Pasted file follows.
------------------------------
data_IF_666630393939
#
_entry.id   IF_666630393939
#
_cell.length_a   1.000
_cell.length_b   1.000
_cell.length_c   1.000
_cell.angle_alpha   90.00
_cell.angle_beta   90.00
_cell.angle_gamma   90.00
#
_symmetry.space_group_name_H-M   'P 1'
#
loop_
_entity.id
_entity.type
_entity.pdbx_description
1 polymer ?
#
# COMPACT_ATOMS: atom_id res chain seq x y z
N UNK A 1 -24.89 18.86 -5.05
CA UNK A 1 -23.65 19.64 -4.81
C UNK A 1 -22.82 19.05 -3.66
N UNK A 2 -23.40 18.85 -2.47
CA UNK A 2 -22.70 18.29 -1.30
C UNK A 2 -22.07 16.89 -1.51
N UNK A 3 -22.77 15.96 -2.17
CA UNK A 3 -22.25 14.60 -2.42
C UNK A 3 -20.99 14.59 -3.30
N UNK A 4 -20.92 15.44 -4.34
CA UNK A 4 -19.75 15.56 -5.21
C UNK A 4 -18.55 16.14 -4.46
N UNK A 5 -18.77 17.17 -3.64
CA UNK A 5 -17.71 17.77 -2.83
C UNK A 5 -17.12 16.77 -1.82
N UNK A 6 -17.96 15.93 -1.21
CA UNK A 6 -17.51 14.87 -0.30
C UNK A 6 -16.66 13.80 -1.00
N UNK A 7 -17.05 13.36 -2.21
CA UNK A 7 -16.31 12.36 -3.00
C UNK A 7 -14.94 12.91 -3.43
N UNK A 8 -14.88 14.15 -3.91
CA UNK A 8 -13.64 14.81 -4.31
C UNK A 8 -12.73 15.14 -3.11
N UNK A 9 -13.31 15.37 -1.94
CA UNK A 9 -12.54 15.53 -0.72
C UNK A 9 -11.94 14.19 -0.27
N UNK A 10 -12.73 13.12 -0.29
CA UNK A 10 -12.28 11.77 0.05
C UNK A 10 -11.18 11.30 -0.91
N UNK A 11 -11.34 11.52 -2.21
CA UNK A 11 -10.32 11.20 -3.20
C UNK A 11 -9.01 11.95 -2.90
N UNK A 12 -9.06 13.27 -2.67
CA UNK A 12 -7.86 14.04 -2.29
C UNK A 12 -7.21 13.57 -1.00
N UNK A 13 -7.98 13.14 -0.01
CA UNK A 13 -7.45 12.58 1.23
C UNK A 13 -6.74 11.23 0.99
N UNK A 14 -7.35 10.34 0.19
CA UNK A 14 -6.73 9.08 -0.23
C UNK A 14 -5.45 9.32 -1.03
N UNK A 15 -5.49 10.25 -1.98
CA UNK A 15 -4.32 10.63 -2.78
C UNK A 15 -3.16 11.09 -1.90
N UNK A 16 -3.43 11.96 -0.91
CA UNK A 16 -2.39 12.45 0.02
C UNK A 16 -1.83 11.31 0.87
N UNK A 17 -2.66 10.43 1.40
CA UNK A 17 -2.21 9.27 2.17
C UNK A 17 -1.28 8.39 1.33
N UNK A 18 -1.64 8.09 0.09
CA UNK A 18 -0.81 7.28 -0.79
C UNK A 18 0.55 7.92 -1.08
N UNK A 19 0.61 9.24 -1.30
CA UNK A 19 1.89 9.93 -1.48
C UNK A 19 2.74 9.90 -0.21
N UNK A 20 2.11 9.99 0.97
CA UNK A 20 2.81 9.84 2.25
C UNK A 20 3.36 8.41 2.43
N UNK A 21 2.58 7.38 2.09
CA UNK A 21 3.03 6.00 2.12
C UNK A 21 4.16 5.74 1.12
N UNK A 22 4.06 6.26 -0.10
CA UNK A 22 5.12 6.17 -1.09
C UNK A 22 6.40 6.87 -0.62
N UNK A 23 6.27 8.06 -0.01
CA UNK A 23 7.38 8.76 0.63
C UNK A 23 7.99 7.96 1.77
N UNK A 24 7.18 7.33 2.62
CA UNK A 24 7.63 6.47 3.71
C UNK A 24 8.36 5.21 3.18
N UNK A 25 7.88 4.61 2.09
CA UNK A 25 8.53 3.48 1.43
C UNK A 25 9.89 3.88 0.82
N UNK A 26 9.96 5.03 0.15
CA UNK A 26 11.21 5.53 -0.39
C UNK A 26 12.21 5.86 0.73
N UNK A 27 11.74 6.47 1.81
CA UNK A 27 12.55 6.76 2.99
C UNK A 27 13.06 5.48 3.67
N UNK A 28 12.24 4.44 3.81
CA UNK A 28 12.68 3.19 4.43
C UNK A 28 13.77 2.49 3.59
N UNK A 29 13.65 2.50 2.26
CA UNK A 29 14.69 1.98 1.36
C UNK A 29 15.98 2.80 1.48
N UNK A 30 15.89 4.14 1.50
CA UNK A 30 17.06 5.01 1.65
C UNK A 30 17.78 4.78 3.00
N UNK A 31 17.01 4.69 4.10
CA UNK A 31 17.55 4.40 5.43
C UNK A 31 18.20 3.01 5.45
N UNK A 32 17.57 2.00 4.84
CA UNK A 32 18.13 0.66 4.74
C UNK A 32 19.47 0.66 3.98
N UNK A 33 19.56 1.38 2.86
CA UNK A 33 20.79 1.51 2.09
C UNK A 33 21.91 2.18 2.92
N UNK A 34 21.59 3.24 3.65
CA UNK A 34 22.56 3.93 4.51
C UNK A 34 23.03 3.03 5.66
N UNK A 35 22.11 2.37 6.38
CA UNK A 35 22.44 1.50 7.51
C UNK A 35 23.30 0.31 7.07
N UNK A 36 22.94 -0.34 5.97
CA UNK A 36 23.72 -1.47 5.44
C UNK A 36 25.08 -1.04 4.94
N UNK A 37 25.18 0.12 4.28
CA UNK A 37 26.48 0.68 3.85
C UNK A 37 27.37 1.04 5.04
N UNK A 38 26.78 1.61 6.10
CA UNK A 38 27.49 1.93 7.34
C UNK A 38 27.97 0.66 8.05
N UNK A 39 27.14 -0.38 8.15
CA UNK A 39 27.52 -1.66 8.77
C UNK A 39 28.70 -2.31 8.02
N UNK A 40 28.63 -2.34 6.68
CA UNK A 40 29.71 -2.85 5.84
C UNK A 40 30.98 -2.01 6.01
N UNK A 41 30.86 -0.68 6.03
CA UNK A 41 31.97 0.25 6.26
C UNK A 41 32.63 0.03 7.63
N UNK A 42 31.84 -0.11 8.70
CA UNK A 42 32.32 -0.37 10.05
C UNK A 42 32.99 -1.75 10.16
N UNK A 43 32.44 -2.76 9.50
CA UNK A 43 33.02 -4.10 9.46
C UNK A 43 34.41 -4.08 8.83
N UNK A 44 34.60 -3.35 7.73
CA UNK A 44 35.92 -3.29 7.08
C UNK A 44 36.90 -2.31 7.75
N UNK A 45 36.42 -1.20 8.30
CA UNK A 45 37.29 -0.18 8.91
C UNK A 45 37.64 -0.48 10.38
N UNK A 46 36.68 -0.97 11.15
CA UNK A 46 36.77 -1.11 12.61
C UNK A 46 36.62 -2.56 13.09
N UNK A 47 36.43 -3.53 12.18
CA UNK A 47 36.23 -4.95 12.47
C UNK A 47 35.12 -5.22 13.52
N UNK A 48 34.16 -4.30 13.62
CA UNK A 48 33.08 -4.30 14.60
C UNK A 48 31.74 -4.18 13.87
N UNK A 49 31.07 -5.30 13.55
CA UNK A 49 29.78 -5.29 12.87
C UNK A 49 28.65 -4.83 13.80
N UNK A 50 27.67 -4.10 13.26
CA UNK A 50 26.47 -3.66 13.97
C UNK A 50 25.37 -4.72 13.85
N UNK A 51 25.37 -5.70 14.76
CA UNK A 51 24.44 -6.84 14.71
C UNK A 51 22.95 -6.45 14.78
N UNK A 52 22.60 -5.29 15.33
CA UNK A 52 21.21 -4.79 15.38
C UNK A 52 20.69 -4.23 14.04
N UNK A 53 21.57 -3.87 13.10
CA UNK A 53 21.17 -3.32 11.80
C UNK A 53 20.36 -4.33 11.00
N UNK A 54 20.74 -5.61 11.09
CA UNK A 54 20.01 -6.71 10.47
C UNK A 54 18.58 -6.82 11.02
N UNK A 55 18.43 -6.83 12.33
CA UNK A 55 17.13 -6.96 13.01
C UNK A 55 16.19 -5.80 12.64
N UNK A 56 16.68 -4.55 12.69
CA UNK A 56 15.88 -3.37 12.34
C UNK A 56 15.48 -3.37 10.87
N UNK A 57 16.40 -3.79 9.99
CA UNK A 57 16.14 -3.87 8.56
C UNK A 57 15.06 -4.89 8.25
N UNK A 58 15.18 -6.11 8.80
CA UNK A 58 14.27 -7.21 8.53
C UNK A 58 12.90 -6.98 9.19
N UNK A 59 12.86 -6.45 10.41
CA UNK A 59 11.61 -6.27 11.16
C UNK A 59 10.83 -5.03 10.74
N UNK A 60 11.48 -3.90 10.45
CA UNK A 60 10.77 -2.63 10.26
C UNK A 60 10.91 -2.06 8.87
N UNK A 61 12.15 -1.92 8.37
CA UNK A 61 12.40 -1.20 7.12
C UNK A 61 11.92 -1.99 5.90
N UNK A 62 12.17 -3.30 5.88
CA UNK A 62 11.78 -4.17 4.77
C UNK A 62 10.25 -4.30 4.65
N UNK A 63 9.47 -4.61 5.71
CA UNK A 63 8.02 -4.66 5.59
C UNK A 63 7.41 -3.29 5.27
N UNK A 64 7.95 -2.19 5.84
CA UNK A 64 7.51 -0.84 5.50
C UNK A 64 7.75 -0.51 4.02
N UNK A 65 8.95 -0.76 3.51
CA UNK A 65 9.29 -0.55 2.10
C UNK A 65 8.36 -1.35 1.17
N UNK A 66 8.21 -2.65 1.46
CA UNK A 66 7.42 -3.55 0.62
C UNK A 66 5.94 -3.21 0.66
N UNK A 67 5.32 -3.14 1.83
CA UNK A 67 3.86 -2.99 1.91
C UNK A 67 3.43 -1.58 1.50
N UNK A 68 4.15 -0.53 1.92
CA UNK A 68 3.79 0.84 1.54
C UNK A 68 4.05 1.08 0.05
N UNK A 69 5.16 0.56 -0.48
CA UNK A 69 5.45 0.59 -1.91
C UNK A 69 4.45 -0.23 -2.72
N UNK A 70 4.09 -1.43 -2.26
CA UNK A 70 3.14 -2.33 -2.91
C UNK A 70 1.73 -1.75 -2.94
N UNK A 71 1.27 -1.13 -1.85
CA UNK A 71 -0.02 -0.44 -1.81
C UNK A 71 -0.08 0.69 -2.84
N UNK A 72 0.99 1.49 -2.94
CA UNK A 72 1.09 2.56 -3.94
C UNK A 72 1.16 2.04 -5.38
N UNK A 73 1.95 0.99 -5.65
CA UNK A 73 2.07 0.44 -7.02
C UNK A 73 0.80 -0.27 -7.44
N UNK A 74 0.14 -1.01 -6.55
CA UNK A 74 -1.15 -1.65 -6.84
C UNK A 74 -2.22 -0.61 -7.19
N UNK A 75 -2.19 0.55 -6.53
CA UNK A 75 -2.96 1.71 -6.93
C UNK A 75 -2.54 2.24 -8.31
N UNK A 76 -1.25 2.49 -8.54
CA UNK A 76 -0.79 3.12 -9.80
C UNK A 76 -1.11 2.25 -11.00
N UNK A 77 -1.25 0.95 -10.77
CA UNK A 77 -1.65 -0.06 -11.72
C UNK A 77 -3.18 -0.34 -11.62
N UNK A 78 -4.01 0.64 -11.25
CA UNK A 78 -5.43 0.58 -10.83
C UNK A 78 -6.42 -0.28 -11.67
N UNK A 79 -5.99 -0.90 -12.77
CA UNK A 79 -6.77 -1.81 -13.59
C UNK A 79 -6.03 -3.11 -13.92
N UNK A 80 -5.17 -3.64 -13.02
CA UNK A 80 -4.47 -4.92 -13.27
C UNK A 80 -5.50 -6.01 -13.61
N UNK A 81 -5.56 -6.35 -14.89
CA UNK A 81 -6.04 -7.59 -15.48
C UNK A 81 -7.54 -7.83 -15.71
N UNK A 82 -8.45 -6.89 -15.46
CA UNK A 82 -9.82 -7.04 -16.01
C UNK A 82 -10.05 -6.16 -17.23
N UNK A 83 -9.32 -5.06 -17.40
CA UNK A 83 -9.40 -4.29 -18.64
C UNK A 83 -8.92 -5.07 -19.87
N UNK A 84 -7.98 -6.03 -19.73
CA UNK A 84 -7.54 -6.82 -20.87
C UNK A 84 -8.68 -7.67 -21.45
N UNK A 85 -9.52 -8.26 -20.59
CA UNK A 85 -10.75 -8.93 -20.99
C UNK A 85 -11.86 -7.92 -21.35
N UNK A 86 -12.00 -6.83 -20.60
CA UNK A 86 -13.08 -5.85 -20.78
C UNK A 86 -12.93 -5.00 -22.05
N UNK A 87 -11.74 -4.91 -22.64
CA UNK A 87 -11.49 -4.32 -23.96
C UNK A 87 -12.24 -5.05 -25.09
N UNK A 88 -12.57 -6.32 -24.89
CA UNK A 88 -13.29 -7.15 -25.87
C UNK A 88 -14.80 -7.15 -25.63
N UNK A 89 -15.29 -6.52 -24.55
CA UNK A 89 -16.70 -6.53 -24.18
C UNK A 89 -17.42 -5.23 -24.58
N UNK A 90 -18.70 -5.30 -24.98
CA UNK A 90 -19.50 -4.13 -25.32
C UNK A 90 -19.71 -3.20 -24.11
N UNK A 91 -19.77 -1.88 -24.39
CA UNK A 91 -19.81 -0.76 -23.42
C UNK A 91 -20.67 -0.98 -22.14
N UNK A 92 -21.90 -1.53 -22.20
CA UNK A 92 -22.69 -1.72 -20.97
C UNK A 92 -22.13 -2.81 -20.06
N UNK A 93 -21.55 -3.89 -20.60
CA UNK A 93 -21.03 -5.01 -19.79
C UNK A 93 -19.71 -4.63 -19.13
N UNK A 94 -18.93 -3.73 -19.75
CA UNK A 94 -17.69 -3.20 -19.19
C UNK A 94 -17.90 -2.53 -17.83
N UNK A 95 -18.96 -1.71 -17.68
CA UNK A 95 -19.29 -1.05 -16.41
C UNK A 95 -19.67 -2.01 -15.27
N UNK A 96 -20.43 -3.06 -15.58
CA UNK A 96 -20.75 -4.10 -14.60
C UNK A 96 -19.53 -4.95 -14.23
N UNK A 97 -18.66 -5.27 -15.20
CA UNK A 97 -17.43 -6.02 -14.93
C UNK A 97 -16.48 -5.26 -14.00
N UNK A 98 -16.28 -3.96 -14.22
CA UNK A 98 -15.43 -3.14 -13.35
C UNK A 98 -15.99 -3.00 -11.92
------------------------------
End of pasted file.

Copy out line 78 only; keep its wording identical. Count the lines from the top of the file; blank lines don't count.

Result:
N UNK A 20 2.11 9.99 0.97